Ciliary entry of the kinesin-2 motor KIF17 is regulated by importin-β2 and RanGTP. Nat Cell Biol

Department of Cell and Developmental Biology, University of Michigan Medical School, Ann Arbor, Michigan 48109, USA.
Nature Cell Biology (Impact Factor: 20.06). 07/2010; 12(7):703-10. DOI: 10.1038/ncb2073
Source: PubMed

ABSTRACT The biogenesis, maintenance and function of primary cilia are controlled through intraflagellar transport (IFT) driven by two kinesin-2 family members, the heterotrimeric KIF3A/KIF3B/KAP complex and the homodimeric KIF17 motor. How these motors and their cargoes gain access to the ciliary compartment is poorly understood. Here, we identify a ciliary localization signal (CLS) in the KIF17 tail domain that is necessary and sufficient for ciliary targeting. Similarities between the CLS and classic nuclear localization signals (NLSs) suggest that similar mechanisms regulate nuclear and ciliary import. We hypothesize that ciliary targeting of KIF17 is regulated by a ciliary-cytoplasmic gradient of the small GTPase Ran, with high levels of GTP-bound Ran (RanGTP) in the cilium. Consistent with this, cytoplasmic expression of GTP-locked Ran(G19V) disrupts the gradient and abolishes ciliary entry of KIF17. Furthermore, KIF17 interacts with the nuclear import protein importin-beta2 in a manner dependent on the CLS and inhibited by RanGTP. We propose that Ran has a global role in regulating cellular compartmentalization by controlling the shuttling of cytoplasmic proteins into nuclear and ciliary compartments.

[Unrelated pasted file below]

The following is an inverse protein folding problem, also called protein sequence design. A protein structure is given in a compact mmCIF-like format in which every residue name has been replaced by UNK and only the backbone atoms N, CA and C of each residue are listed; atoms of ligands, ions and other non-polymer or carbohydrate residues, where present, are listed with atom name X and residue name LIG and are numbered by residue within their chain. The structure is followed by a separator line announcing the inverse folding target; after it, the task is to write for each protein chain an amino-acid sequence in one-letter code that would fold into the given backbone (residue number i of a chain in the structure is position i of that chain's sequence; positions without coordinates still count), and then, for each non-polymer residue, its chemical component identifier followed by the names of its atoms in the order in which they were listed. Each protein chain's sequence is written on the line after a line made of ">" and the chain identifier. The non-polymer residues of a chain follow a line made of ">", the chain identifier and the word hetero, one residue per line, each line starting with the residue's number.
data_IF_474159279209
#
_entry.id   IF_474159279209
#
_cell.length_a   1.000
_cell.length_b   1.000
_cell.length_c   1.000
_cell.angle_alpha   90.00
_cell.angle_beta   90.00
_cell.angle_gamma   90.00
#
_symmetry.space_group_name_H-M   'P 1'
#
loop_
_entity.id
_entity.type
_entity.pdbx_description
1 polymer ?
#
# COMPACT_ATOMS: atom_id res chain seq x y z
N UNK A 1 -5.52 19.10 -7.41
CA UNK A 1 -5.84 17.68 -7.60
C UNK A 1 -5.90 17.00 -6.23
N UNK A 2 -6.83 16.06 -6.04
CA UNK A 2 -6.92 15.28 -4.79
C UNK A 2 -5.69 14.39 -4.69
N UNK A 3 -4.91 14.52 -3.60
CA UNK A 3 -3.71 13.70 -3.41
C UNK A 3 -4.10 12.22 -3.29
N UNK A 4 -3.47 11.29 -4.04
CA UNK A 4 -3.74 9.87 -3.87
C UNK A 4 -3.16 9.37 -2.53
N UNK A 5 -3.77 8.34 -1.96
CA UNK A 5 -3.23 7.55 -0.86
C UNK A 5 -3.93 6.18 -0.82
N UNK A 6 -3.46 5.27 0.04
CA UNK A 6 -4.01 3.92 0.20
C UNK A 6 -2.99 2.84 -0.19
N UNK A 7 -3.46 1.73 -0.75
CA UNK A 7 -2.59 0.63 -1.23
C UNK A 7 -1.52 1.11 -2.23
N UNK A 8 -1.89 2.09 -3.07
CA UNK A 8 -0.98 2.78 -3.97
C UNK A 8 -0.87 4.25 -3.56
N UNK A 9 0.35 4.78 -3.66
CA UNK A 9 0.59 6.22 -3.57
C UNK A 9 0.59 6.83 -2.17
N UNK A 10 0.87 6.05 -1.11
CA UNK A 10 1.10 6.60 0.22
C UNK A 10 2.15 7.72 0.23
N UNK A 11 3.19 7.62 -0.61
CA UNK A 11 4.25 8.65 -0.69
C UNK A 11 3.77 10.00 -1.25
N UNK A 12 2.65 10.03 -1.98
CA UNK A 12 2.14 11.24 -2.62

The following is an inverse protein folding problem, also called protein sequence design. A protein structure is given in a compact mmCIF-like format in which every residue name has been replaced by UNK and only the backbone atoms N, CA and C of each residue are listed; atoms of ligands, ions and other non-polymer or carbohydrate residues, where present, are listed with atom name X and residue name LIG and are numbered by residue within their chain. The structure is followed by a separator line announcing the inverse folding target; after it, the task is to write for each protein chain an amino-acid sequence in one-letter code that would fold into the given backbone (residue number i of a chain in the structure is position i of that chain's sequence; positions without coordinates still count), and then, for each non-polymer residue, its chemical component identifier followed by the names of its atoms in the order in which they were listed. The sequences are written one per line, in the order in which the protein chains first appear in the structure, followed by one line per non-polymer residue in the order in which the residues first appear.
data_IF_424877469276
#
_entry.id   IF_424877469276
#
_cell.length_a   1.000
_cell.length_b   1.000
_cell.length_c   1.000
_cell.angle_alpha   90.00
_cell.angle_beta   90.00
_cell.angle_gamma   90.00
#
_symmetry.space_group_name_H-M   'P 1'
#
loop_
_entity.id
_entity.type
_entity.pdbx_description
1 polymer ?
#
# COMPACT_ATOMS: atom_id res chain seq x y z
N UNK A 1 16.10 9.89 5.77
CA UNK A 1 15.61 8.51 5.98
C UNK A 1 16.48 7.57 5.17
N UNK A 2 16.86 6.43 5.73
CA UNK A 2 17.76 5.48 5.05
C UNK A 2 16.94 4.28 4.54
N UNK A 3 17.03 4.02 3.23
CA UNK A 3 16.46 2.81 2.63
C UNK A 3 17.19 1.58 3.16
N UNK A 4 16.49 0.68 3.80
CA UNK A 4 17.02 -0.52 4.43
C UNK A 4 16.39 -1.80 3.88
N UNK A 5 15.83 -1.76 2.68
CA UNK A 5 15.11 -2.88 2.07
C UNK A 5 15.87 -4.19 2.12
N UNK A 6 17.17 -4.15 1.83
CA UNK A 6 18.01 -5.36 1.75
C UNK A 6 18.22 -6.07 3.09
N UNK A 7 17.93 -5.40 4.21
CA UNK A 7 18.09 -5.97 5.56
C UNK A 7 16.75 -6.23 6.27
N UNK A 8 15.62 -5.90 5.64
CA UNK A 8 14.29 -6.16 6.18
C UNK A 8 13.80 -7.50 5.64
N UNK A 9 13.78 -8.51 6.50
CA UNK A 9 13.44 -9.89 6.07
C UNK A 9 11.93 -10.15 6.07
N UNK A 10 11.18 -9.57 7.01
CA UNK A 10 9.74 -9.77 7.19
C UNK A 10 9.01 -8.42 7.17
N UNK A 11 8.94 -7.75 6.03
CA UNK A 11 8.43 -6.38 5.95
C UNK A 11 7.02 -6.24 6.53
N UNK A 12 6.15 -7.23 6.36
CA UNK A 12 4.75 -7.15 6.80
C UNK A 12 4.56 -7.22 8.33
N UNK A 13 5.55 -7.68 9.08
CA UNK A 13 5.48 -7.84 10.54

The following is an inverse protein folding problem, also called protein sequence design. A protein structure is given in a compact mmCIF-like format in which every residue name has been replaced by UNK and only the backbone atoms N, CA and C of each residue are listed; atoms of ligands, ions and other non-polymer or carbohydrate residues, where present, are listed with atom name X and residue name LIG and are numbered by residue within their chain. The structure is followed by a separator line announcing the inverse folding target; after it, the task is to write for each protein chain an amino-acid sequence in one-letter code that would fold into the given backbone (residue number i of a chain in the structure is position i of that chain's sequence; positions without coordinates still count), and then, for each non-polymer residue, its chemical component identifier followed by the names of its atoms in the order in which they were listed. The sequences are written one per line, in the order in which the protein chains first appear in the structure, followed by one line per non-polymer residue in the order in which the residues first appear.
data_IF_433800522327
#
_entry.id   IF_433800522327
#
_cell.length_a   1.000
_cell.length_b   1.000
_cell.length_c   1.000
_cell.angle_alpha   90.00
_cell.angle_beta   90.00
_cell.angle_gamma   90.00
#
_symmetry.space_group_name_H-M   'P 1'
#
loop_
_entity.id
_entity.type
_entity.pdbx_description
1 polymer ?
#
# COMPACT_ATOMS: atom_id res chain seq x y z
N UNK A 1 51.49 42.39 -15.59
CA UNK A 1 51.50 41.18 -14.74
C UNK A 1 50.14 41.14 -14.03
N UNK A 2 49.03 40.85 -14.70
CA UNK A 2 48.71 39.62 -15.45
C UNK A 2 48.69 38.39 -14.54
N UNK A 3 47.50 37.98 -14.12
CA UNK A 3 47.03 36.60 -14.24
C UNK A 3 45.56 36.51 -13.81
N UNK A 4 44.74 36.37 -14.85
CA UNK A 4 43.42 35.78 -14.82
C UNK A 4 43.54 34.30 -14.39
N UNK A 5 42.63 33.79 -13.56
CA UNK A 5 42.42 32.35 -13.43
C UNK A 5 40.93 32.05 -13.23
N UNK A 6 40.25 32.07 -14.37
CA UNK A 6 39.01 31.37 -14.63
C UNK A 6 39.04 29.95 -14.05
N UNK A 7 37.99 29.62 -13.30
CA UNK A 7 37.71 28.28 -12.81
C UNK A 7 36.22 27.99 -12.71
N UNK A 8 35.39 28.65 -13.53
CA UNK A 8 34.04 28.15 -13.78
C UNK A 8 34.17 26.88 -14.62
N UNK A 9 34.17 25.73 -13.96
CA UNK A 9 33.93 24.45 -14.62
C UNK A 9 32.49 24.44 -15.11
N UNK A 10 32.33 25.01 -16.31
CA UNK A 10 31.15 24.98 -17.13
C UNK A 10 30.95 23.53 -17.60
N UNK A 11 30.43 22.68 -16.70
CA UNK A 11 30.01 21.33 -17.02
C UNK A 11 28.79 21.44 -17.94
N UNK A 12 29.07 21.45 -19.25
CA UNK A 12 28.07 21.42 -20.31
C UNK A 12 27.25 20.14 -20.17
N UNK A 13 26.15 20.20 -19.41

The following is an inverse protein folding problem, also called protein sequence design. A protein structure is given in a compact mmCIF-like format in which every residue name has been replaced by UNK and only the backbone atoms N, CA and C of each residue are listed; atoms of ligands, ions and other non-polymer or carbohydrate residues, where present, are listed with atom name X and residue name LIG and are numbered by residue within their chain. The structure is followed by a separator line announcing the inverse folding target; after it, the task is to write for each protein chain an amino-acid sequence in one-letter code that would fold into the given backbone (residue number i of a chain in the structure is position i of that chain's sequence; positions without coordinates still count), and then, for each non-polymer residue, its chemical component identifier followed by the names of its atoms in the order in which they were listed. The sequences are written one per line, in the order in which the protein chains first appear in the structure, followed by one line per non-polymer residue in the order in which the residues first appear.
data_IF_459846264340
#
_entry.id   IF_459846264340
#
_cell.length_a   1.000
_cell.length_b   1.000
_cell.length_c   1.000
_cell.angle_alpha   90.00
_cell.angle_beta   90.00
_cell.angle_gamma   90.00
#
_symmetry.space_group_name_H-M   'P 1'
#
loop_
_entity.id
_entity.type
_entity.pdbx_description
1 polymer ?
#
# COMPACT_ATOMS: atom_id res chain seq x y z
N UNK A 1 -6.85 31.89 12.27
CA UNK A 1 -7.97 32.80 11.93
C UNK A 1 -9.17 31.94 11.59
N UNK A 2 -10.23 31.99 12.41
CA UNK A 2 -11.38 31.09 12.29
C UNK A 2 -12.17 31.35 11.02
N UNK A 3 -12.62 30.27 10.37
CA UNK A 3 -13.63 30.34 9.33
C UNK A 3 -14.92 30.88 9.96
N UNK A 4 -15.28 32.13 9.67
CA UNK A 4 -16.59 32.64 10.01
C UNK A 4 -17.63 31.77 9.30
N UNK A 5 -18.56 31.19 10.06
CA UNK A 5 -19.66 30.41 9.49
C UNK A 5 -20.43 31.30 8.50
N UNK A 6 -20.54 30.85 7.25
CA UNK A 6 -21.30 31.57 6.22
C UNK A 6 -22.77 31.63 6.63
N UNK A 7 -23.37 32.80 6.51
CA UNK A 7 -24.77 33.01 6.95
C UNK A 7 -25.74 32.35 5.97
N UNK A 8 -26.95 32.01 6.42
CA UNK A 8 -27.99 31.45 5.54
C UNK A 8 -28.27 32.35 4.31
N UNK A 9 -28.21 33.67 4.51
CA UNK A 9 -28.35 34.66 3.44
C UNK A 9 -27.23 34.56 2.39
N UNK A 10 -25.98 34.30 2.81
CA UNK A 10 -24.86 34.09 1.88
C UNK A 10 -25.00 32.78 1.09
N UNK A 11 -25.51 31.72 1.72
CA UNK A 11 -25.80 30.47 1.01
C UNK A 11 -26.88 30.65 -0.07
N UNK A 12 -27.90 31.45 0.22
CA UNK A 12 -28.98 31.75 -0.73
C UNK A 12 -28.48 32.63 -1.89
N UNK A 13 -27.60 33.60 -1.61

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Available from: Paul Jenkins, Aug 16, 2015
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    • "These results can potentially be explained by effects of Ran-GTP on the balance between anterograde and retrograde trafficking of Kif17 along ciliary microtubules or by changes in microtubule dynamics, which Ran-GTP is known to regulate (Keryer et al., 2003; Mishra et al., 2010; Fan et al., 2011; Halpin et al., 2011). Together with the fact that a GDP-locked Ran mutant that disrupts nucleocytoplasmic transport does not affect the ciliary localization of Kif17, these data suggest that the ciliary functions of Ran differ from those in nucleocytoplasmic transport (Dishinger et al., 2010). Future experiments that address how Ran-GTP levels in the cilium are controlled, the function of nucleoporins at the ciliary base (Kee et al., 2012), and whether exportins regulate ciliary exit will clarify the extent to which trafficking through the ciliary base and nuclear pores resemble each other. "
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